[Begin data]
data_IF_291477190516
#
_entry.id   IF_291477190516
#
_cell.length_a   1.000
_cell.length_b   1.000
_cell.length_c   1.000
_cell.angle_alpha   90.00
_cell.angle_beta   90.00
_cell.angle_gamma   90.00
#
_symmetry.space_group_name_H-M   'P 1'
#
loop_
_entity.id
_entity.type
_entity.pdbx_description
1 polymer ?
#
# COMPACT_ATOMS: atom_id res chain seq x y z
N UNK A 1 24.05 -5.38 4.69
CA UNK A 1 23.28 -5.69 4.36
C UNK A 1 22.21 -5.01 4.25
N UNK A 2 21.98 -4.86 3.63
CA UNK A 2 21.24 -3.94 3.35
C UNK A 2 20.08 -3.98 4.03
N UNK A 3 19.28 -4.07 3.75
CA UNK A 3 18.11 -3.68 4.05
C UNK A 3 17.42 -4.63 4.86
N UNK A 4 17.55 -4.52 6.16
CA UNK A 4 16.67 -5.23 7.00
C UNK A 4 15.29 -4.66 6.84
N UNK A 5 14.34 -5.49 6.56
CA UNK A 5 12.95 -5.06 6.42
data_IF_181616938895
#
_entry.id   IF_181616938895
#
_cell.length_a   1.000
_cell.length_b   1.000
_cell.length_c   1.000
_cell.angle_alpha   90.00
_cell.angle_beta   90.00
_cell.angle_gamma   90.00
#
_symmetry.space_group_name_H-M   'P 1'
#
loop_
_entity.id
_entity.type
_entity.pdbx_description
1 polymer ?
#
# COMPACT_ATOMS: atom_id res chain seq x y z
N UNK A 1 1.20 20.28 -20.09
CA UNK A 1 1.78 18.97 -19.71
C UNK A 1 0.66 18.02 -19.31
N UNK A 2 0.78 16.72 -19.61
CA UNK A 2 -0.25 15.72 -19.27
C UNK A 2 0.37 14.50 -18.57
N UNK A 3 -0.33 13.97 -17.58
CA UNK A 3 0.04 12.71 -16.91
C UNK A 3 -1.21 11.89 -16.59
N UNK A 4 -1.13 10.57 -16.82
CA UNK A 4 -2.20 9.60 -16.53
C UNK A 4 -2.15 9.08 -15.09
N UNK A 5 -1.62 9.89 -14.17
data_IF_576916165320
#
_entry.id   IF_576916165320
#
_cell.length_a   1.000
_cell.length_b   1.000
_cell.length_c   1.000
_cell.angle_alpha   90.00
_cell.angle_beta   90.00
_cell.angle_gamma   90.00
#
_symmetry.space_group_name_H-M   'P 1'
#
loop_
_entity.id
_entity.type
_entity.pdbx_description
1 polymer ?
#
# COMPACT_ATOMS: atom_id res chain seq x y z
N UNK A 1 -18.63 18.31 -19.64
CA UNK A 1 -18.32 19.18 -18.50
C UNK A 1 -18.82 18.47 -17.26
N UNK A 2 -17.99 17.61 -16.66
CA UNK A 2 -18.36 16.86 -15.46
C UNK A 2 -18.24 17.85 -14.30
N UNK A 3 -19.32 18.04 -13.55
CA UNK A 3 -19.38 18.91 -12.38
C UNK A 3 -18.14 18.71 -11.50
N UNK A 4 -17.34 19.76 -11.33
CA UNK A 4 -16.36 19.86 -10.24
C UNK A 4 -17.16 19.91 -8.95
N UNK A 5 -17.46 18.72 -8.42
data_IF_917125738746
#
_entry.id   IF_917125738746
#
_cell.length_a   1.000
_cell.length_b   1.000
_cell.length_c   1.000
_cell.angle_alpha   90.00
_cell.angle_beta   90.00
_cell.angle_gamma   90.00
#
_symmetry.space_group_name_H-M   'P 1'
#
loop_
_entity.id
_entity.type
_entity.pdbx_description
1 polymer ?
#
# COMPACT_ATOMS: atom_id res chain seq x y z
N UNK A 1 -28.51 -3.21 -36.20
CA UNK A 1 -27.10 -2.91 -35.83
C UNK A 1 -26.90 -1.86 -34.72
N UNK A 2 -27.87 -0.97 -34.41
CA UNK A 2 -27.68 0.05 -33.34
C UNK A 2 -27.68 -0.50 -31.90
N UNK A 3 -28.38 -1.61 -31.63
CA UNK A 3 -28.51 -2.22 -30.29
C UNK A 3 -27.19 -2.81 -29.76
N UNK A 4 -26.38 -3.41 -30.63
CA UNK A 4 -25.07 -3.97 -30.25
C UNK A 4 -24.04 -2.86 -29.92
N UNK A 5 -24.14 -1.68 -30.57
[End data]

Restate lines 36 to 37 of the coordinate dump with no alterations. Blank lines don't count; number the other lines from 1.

#
_entry.id   IF_181616938895